TechWeb

Broad Alliance Forms To Fight ID Fraud

Jun 28, 2006 (02:06 PM EDT)

Read the Original Article at http://www.informationweek.com/news/showArticle.jhtml?articleID=189602669


Government, law enforcement, business and academia on Wednesday launched a research group that hopes to become the clearinghouse for the latest information in the battle against identity fraud.

The Center for Identity Management and Information Protection will be based at Utica College in New York, and focus its research on issues related to identity management, information sharing policy, and data protection, officials said in unveiling the group at a Washington, D.C. news conference.

Organizations that have joined the alliance include LexisNexis, IBM, the U.S. Secret Service, FBI, Carnegie Mellon University, Indiana University, and Syracuse University.

Gary R. Gordon, a nationally known expert in economic crime and a professor at Utica College, will head the center, whose agenda will be guided by the board of advisers to the college's Economic Crime Institute and by a research steering committee comprised of participants in the center.

"There has been considerable research done on identity fraud, but it's been piecemeal," Gordon said in an interview. "What the center will do is develop a comprehensive research plan that will be dynamic, changing as issues change over the years."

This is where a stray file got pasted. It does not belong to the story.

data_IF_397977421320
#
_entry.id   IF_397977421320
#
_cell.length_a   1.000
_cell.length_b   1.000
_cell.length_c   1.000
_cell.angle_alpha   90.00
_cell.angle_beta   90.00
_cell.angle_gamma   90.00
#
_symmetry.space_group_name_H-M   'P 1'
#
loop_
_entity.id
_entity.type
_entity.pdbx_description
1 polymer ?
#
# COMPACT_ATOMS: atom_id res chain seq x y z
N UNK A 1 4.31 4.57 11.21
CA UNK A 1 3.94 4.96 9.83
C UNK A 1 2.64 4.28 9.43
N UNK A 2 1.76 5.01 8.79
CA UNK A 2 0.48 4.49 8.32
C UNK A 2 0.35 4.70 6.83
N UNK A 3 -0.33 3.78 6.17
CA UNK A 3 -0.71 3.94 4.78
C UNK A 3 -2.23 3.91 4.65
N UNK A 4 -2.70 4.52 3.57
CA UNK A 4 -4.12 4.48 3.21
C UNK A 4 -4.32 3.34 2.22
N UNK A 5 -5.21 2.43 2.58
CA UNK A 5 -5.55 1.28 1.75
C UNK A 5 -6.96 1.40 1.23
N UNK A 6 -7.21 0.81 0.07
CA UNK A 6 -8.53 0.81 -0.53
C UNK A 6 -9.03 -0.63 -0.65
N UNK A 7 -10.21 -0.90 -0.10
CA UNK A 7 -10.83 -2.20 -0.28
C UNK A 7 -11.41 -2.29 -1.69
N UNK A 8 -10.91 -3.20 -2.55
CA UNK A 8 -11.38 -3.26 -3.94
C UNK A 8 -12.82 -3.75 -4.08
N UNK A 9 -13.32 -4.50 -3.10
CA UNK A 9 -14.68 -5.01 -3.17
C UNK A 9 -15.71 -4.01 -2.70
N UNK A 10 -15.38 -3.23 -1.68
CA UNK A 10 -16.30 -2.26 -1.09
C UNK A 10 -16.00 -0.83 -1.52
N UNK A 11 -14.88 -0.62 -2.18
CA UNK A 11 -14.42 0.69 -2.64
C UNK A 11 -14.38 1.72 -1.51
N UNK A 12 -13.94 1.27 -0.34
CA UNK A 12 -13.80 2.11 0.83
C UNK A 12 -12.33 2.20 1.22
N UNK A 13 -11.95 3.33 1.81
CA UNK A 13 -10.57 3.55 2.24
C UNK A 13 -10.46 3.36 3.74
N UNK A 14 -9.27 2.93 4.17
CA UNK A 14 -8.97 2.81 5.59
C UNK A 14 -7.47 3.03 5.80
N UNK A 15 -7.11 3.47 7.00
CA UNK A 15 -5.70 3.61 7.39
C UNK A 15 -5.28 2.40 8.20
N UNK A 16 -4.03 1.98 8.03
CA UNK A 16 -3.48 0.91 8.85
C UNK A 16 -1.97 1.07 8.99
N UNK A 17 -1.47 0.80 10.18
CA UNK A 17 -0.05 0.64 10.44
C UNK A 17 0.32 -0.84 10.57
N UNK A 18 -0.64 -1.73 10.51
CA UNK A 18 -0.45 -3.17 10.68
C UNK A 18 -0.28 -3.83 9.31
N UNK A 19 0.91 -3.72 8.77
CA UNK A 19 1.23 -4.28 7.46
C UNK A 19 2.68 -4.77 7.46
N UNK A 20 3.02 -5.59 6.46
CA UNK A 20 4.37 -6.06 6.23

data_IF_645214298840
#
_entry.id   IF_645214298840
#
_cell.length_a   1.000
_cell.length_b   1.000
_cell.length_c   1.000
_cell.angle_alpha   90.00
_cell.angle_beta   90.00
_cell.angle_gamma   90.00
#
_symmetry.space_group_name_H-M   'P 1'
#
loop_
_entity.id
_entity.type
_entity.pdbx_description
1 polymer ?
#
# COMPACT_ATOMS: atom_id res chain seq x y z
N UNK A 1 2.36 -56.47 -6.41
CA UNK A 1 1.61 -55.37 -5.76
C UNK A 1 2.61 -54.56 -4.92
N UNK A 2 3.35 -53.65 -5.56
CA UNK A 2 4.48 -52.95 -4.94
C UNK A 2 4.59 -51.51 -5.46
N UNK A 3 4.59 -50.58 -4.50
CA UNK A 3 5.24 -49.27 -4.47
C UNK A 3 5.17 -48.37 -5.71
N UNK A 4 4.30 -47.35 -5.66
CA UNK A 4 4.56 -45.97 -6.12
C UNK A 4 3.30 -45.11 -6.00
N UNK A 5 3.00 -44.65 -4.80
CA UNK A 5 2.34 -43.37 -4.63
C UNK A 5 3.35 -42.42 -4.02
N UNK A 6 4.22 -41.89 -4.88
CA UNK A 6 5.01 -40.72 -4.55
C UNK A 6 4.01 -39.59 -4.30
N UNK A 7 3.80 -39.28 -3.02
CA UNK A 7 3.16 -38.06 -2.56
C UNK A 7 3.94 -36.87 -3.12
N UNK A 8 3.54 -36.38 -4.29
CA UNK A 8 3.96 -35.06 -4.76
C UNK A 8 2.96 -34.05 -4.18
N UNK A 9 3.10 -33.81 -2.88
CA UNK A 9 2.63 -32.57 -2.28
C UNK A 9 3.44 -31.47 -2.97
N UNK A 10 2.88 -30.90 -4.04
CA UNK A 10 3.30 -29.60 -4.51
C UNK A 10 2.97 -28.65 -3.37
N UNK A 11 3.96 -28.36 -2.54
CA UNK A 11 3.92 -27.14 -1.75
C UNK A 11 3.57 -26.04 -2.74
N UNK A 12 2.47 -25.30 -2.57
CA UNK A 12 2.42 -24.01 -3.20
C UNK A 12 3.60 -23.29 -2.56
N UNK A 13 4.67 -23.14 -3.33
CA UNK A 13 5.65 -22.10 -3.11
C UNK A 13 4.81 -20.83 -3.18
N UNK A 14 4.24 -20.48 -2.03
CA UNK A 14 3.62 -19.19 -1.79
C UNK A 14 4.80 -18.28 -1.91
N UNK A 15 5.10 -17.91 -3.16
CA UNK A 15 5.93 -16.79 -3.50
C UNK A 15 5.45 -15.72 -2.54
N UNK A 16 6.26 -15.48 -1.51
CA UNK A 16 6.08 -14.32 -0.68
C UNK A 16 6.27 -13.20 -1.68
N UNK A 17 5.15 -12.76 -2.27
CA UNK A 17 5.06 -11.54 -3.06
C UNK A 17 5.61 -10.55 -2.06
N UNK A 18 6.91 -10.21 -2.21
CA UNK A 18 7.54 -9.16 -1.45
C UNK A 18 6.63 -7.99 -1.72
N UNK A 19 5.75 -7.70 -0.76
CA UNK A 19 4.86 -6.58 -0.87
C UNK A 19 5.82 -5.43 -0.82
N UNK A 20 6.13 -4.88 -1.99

Among the group's advantages as a researcher will be in gaining access to government and corporate data that isn't available to other organizations, Gordon said. Some of that data will come from participants in the CIMIP.

"We've built a network of trust," he said. "We're going to be able to get data that hasn't been studied before, and that will lead to many positive outcomes."

Research will focus on the causes, early detection and prevention of ID theft and fraud. In addition, the group will focus on the evolving threat from cyber criminals, insiders, and organized crime groups; and the impact and role of policy decisions, legislation, and regulatory actions.

The CIMIP also will look for ways to improve ID authentication systems to reduce fraud and improper payments, and to protect national security. Finally, the group will investigate the role of enabling technologies to protect information and privacy and to share information.

Research findings and other resources would be made available through the center's Website. The CIMIP also plans to sponsor symposia to share research findings with decision makers in corporate, government, and academic organizations.

"The Center for Identity Management and Information Protection will put the right focus on the issues that need to be discussed at all levels of government and the private sector in order to ensure that as technology continues to advance, it is coupled with the strong safeguards and effective policies to prevent identity theft and protect our personal data," Sen. Hillary Rodham Clinton, D-N.Y., said in a statement announcing the formation of the center.

James H. Burrus, acting assistant director of the criminal investigative division of the FBI, said the agency planned to use CIMIP research to better protect the nation.

"Identity theft is a growing problem with significant negative effects on American businesses and individual citizens and potentially disastrous effects on U.S. national security," Burrus said.